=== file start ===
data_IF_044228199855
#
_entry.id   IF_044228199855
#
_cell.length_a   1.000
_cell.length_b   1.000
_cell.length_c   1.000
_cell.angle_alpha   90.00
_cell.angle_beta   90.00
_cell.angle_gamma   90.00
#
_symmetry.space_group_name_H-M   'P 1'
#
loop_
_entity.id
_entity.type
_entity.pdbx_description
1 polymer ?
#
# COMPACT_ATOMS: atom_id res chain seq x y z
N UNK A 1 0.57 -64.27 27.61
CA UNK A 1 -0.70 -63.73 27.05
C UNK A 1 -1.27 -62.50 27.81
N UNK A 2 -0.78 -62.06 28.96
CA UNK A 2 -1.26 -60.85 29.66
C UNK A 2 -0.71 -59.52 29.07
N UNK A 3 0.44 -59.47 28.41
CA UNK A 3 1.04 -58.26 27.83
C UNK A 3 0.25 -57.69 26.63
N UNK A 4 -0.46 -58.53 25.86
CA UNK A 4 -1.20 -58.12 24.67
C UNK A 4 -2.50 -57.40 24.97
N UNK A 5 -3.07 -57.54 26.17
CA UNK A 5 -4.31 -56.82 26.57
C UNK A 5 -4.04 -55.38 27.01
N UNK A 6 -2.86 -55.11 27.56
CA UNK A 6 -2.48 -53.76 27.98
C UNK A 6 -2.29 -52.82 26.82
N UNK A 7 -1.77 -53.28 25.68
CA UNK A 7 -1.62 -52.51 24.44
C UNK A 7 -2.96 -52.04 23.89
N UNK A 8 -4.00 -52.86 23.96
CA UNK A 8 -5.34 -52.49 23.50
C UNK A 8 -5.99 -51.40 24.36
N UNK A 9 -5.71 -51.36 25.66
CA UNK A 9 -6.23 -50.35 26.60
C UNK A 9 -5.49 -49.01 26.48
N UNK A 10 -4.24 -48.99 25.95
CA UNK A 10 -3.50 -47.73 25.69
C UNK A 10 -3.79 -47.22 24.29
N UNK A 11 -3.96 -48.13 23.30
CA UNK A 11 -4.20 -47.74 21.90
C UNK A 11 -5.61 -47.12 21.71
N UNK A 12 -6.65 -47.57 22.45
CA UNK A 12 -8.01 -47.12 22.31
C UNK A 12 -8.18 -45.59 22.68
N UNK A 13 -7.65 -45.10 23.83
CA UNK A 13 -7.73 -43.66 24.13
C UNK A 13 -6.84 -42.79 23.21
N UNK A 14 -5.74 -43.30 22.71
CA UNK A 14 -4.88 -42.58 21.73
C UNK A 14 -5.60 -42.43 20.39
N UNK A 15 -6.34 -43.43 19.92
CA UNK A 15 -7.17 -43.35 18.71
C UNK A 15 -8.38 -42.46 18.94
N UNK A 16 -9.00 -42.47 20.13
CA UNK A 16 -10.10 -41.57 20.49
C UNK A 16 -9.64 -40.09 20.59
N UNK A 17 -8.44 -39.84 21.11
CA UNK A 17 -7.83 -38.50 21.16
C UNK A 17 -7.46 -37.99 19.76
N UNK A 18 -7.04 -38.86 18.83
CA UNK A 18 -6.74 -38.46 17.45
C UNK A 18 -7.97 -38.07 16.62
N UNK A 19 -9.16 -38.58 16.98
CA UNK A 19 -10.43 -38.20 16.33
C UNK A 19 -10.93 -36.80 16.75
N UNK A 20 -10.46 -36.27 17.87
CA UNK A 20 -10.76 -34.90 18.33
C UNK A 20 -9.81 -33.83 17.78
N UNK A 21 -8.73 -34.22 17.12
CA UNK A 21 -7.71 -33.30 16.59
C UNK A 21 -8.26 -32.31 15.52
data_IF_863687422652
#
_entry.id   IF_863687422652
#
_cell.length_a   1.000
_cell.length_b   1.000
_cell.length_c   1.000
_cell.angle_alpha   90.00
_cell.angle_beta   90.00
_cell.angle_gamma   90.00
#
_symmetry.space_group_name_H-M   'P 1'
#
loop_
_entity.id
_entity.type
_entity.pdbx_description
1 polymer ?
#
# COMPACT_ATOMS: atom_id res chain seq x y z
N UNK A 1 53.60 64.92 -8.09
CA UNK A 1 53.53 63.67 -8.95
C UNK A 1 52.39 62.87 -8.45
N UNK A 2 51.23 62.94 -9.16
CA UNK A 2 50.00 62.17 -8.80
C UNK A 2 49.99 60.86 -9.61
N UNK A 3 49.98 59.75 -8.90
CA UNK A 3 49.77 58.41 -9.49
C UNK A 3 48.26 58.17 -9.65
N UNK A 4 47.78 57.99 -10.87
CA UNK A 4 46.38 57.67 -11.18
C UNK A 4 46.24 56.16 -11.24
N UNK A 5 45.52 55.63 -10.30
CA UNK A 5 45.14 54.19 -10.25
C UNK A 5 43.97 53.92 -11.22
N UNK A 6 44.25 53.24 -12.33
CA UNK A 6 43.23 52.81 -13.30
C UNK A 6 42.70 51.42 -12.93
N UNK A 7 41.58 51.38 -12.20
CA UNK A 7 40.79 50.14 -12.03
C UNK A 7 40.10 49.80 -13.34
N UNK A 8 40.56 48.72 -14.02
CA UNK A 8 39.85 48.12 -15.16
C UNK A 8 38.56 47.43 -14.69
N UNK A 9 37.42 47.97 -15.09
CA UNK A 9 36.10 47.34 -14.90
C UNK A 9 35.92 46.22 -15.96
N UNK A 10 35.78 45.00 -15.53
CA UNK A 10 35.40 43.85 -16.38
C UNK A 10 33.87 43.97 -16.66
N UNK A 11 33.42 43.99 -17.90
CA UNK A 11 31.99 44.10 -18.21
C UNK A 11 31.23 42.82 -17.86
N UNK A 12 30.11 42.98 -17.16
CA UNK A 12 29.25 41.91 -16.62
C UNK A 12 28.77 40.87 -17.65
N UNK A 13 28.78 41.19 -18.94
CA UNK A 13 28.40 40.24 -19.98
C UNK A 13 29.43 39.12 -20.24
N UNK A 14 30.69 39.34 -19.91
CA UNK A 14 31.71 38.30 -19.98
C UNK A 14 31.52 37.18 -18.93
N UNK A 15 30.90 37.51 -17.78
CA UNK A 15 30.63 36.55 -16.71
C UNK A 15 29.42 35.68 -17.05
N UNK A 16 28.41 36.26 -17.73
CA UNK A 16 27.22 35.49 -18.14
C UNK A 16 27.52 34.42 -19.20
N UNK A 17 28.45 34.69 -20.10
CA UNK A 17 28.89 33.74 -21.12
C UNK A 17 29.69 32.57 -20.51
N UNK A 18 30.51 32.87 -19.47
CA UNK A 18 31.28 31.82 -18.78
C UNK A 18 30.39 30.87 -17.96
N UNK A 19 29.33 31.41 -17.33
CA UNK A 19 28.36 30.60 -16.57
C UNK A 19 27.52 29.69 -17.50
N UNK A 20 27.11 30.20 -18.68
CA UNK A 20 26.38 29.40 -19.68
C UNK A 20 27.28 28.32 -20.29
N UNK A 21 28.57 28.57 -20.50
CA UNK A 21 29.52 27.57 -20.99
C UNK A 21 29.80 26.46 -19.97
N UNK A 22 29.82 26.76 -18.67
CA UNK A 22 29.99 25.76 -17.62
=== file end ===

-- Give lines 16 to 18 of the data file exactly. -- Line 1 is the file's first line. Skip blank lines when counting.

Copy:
_entity.type
_entity.pdbx_description
1 polymer ?